The unrest has not abated even after the killing of 36 striking platinum miners at Marikana in August 2012. Secondly a rising unemployment rate which currently rests at 25.2%, with the largest group affected being the youth. Thirdly, there has been a marked increase in protests over the government's weak delivery of basic services.

Lastly there have been renewed concerns about government corruption in the wake of a report which found that the President benefitted financially from upgrades at his Nkandla residence. Confidence in the ANC has further decreased.

Malusi Gigaba (ANC national executive committee member) in a recent article stated that to address these and similar challenges the "ANC has identified radical socioeconomic transformation as the next phase of our democratic transition, and the most critical task before us.

This requires us [the ANC] to restructure our economy into a more labour-absorbing one that is characterised by deracialised and widespread ownership, and employment equity".

Current Brazilian President Dilma Rousseff, of the Workers Party (PT), is also expected to win another term as head of state.

Brazil has, in the last decade, achieved considerable socio-economic growth, significantly decreased its poverty rates and reached the current official unemployment rate of 5%.

However, there continue to be many challenges that have decreased the party's popularity since its first 2003 victory.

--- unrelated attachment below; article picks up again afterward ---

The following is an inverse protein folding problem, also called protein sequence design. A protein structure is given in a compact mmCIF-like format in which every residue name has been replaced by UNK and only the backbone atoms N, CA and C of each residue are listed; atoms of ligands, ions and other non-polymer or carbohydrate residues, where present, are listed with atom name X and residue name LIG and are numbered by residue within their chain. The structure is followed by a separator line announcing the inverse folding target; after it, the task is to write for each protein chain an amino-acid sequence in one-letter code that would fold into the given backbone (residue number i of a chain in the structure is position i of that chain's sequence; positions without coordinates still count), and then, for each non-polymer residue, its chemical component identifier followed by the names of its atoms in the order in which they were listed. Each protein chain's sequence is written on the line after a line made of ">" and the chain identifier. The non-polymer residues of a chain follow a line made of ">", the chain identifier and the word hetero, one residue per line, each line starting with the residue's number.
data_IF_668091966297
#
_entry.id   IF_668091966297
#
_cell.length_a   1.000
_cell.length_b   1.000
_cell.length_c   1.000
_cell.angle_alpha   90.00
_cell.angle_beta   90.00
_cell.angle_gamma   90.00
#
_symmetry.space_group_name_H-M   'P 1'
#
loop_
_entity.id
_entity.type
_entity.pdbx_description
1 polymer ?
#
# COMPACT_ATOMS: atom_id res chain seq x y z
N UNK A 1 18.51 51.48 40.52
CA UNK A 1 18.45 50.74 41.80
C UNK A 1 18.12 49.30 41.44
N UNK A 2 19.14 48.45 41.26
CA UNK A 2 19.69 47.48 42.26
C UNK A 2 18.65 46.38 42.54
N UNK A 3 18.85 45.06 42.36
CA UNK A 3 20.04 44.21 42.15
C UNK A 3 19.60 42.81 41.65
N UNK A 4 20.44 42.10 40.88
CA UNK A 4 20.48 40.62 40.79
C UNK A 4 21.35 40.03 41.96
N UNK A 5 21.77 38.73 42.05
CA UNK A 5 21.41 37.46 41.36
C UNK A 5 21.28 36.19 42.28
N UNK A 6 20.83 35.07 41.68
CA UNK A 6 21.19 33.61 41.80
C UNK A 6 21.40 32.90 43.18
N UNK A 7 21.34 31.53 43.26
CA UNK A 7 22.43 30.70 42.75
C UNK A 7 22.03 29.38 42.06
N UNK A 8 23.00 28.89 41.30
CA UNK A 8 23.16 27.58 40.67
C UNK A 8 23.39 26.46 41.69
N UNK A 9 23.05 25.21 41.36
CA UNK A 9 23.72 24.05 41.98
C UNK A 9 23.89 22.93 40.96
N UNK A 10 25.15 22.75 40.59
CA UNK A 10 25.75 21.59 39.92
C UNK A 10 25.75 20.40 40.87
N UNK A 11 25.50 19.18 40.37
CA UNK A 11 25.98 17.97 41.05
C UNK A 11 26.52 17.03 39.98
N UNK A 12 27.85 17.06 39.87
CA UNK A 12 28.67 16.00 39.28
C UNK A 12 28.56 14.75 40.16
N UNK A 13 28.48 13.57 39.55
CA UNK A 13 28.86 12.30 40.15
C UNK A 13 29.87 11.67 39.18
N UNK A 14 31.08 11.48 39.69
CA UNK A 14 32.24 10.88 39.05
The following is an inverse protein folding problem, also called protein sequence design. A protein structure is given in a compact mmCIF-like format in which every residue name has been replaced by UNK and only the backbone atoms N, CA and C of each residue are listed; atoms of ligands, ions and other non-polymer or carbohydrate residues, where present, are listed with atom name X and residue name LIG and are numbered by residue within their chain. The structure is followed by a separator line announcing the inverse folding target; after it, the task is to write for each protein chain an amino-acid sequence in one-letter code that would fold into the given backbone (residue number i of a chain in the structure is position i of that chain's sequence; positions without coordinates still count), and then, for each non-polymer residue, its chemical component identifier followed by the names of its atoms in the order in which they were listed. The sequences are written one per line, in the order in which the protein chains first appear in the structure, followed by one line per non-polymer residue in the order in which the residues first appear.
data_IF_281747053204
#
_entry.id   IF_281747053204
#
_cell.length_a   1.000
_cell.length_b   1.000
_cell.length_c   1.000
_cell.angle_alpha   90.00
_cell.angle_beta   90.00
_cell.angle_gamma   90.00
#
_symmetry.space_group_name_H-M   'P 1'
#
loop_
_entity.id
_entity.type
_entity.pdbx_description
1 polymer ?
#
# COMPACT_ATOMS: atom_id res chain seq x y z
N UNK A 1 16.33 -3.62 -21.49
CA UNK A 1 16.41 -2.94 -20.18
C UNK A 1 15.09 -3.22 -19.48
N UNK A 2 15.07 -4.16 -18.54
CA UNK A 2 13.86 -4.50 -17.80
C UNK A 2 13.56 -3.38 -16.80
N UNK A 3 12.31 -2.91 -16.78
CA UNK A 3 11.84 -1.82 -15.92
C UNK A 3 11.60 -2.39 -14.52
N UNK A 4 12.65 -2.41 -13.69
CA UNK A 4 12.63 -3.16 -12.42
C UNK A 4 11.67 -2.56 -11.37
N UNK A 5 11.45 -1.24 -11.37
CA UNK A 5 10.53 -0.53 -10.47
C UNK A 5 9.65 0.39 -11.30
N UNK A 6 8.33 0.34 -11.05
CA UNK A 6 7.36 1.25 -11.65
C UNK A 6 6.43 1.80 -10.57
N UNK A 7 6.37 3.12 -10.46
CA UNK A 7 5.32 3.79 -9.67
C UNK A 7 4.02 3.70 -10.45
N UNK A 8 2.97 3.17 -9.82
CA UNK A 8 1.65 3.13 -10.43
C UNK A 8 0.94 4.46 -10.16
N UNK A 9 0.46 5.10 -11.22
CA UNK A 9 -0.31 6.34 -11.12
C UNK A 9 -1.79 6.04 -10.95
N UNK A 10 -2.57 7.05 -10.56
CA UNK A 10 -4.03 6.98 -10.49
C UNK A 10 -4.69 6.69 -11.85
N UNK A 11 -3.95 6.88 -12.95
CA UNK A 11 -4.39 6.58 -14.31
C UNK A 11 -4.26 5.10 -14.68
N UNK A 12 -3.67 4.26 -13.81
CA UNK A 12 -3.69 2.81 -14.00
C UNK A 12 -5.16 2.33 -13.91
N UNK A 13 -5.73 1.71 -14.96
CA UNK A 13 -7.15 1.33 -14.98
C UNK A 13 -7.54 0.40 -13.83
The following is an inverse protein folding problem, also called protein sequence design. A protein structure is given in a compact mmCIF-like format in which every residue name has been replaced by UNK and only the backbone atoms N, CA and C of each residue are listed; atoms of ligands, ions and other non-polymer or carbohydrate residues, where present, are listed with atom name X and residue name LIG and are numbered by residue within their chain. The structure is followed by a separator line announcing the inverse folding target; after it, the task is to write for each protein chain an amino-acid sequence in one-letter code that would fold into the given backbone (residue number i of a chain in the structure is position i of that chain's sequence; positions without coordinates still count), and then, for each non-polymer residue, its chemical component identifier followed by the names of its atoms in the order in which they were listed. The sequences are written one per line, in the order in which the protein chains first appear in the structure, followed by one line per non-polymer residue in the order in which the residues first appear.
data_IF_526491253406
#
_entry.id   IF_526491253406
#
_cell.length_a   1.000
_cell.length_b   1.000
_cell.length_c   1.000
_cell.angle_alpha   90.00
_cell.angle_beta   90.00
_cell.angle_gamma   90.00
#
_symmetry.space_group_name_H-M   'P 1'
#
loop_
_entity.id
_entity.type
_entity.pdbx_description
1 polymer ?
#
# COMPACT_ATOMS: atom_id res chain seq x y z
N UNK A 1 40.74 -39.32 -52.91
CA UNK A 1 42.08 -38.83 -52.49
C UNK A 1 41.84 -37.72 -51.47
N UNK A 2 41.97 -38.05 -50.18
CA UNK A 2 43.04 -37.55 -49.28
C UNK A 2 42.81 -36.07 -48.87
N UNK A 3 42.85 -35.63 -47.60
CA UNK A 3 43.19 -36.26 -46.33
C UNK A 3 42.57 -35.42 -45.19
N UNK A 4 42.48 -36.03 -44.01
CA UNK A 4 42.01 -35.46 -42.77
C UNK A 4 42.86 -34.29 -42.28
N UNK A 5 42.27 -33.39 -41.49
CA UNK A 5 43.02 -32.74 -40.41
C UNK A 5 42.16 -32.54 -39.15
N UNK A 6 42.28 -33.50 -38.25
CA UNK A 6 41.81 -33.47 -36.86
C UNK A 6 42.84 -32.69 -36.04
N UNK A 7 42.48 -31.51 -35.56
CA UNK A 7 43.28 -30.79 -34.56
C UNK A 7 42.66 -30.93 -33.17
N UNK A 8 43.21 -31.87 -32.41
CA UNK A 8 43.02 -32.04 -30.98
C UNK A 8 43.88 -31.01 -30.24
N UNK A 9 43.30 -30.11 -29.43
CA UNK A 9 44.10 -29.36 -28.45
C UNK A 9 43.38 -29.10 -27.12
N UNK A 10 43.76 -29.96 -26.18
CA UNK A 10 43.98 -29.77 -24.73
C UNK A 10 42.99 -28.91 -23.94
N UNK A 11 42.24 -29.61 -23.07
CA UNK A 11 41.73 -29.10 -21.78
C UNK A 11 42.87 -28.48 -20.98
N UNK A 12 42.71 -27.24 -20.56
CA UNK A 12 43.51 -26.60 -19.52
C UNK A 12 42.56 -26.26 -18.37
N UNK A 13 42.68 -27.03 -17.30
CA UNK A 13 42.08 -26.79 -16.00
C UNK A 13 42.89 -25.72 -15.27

For Brazil, the 2014 elections also take place amid the hosting of the 2014 FIFA World Cup, as well as preparations for the 2016 Olympic Games and Brazil, like South Africa has faced significant social unrest and demands for a better life by the electorate.

Since the beginning of 2013 there have been thousands of people who have taken to the streets in protest against the high cost of living.

Inflation has been ranging around 6% and, according to the Brazilian Institute of Planning and Taxation (IBPT), Brazil is amongst countries with the heaviest tax burdens in the world, but continues to lag in terms of quality of public services.

Other pressing concerns are over government corruption and poor social service delivery (especially in education, health, transportation), which have in part been attributed to the massive spending on the World Cup and the Olympics.

A recent article in NY Times cites the discontent over the costly new stadiums. Director Gil Castello Branco of Contas Abertas, a Brazilian watchdog group that scrutinizes public budgets, says "We're waking up to the reality that immense resources have been wasted on extravagant projects when our public schools are still a mess and raw sewage is still in our streets".